I saw the same thing you did on the front of the knob but I wasn't absolutely sure that it was designed to come off. Since I don't have any screwdrivers that small I would've had to take a knife to it to find out. The gentle prying that I was referring to is not destructive. All I was doing is loosening it up just a bit so that it would slide the rest of way off. It's the way knobs that don't have locking screws are removed from a lot of electronic components and even some guitar volume/tone controls.

In either case, it's great to know that this issue is fairly easy to fix.
 

oscarecroe

Regular
Just to re-emphasize:

Knobs that don't have locking screws usually have a split post, that holds by tension/ friction.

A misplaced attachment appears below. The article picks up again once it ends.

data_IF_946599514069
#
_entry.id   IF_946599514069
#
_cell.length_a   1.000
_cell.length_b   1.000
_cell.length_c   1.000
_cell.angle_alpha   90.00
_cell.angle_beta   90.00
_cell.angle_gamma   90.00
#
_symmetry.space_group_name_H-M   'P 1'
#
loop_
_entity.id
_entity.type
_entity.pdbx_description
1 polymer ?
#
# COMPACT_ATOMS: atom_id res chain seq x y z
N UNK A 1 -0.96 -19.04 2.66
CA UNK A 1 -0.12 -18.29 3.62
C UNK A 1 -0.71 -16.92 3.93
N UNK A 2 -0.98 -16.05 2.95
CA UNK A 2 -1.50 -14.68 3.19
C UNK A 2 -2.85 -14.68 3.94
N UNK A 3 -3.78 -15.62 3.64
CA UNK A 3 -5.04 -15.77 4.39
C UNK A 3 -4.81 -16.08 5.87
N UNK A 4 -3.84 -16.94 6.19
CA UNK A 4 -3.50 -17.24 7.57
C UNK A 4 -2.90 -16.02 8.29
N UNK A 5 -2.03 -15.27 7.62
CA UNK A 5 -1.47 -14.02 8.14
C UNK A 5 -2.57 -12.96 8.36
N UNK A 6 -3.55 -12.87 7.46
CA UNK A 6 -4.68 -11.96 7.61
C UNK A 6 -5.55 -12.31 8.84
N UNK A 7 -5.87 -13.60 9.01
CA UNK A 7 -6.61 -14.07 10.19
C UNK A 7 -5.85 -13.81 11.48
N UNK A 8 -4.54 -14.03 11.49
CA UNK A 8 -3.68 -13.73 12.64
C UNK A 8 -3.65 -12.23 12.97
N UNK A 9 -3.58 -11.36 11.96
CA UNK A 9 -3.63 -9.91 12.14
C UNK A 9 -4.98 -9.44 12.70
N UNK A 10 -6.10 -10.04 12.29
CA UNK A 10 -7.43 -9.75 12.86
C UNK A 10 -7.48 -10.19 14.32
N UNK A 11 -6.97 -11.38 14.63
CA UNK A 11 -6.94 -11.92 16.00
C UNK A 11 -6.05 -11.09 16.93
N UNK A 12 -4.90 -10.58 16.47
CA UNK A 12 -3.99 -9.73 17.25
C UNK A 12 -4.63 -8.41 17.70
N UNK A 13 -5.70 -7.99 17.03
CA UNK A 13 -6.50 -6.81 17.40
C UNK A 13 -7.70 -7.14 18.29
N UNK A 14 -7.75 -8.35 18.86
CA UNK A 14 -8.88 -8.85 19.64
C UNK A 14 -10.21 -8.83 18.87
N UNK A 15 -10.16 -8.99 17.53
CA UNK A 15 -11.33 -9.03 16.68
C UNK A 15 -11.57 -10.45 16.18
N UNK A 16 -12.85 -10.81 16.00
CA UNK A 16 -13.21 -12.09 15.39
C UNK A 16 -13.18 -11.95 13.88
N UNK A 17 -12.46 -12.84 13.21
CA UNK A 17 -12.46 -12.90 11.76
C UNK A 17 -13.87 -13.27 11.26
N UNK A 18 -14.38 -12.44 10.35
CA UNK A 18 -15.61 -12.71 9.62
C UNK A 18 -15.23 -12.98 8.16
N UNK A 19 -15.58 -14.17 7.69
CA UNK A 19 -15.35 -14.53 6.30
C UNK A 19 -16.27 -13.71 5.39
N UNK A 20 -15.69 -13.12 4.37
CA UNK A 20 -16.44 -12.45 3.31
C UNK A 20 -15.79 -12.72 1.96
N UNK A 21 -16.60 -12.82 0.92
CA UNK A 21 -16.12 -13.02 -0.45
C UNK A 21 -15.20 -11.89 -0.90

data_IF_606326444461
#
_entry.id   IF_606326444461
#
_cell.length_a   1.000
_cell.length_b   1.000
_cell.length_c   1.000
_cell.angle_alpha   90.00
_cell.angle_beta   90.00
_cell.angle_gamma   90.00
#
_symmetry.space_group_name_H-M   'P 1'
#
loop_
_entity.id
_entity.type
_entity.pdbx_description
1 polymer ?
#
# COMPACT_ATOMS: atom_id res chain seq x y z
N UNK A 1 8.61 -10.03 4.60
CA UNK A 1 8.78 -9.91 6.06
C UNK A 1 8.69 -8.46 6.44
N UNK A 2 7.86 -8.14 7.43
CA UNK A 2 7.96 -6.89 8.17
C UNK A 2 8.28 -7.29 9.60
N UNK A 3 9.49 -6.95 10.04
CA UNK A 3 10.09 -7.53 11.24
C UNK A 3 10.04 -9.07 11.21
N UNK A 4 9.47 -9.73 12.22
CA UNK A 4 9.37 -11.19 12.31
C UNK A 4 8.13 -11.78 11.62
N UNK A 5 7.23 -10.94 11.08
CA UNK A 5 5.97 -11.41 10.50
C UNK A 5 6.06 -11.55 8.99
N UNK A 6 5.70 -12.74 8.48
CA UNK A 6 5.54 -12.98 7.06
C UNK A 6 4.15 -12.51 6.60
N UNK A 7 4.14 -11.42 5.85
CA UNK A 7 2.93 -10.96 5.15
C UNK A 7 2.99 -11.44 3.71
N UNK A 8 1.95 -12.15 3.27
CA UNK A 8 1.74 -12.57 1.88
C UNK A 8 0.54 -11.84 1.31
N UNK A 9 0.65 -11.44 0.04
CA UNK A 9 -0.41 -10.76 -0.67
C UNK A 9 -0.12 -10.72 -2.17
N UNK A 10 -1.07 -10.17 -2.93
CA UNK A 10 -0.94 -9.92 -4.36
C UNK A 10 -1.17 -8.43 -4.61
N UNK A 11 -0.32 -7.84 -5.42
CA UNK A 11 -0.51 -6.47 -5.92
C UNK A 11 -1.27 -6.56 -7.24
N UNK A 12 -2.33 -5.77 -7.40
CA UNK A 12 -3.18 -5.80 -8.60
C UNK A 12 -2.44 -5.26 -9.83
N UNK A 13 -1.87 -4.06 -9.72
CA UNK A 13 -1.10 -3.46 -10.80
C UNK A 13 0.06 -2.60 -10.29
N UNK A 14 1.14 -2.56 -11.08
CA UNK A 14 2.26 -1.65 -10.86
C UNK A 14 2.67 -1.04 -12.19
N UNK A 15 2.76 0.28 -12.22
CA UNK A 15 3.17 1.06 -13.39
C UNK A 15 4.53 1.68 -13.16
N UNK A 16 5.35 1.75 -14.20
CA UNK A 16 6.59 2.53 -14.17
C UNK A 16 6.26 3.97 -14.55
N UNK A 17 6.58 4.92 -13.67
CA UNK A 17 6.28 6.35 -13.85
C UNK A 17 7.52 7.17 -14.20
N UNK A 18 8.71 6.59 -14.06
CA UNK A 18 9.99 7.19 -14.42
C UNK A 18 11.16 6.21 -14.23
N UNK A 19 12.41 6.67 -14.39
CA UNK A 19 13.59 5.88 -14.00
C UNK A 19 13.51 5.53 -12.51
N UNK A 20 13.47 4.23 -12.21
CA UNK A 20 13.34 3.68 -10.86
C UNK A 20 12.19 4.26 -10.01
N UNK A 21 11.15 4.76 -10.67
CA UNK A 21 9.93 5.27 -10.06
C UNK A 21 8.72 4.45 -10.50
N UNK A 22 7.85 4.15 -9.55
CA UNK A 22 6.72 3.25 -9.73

Not the case here! ... and the post is made of plastic and is threaded.

Pry off the cap, not the the knob!!

Respect, Otis
 

zenaxe

Fractal Fanatic
There are many posts (not just in this thread) suggesting "prying" the encoder knob off.
After a recurrence of the "slipping" values, I discovered the following:

There is indeed a thin cap on the front of that encoder knob that you pop off. ( I used jewelers screw driver)
Behind that cap there is a nut and washer that seats on the back of the inside of the hollow knob.
You have to stop the post from spinning while undoing that nut. (I just held it with needle nosed pliers)
You need to take care when putting it back on that it actually threads properly. (use same procedure as when taking it off)
I wonder, after seeing this, how anyone "pried" it off without wrecking it!